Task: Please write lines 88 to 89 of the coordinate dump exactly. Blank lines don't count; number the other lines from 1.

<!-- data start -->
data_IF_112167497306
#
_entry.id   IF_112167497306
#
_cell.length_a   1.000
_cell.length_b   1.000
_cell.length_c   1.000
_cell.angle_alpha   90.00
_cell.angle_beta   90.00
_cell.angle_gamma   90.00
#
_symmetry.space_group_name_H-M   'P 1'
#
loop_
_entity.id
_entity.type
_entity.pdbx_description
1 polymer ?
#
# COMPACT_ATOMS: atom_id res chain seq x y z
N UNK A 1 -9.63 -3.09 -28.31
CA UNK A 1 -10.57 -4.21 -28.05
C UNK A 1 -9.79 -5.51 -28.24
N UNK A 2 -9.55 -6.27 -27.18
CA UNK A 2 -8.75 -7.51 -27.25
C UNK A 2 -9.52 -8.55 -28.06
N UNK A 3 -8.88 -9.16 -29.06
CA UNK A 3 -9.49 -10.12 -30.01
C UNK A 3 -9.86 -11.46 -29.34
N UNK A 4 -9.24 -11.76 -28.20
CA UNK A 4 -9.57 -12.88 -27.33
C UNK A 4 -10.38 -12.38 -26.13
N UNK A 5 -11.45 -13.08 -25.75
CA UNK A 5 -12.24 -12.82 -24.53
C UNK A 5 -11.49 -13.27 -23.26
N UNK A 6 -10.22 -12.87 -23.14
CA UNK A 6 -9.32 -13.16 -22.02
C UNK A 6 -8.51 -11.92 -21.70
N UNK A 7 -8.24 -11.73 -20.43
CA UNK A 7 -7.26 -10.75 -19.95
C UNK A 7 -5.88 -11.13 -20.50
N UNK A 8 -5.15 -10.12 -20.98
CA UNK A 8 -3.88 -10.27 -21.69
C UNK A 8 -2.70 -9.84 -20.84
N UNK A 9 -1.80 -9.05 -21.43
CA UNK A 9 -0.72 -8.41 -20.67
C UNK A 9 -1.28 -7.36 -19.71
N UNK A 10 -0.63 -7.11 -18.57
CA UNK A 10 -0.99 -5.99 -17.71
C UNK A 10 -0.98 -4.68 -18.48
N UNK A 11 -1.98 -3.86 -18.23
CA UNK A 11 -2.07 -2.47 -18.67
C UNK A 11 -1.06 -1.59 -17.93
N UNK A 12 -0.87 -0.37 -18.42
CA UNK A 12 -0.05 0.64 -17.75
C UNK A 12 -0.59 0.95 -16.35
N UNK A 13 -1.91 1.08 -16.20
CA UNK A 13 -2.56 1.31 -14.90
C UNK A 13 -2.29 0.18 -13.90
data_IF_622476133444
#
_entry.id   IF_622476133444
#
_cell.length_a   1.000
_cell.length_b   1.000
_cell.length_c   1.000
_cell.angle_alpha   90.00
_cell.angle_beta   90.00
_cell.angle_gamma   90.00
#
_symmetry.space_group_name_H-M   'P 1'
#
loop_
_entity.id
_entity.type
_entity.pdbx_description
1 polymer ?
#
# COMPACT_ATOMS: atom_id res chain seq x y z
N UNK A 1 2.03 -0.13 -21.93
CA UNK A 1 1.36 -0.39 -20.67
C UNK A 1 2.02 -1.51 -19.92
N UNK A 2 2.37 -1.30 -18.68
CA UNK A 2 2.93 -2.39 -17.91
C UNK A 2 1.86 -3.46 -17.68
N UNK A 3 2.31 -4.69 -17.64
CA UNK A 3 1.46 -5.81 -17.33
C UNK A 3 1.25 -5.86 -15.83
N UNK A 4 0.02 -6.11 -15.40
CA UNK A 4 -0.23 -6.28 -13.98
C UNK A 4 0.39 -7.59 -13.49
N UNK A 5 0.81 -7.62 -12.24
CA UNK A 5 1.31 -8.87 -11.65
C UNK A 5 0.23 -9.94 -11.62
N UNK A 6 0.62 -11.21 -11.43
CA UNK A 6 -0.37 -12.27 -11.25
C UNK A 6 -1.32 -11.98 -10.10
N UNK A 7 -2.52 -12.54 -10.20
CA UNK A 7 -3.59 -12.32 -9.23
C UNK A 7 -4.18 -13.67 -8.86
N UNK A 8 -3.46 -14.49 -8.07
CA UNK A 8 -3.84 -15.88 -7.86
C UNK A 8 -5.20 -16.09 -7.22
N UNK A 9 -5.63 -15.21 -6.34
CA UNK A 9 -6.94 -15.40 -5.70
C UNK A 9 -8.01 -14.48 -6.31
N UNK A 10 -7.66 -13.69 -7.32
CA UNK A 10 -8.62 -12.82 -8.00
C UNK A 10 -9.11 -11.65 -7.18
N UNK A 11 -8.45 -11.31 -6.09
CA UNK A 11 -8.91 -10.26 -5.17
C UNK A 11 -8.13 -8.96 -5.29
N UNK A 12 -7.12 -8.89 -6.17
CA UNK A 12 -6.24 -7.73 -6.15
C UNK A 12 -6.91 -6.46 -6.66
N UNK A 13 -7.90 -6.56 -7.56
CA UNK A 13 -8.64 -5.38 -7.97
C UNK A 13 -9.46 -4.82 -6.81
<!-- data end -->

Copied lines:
C UNK A 3 1.25 -5.86 -15.83
N UNK A 4 0.02 -6.11 -15.40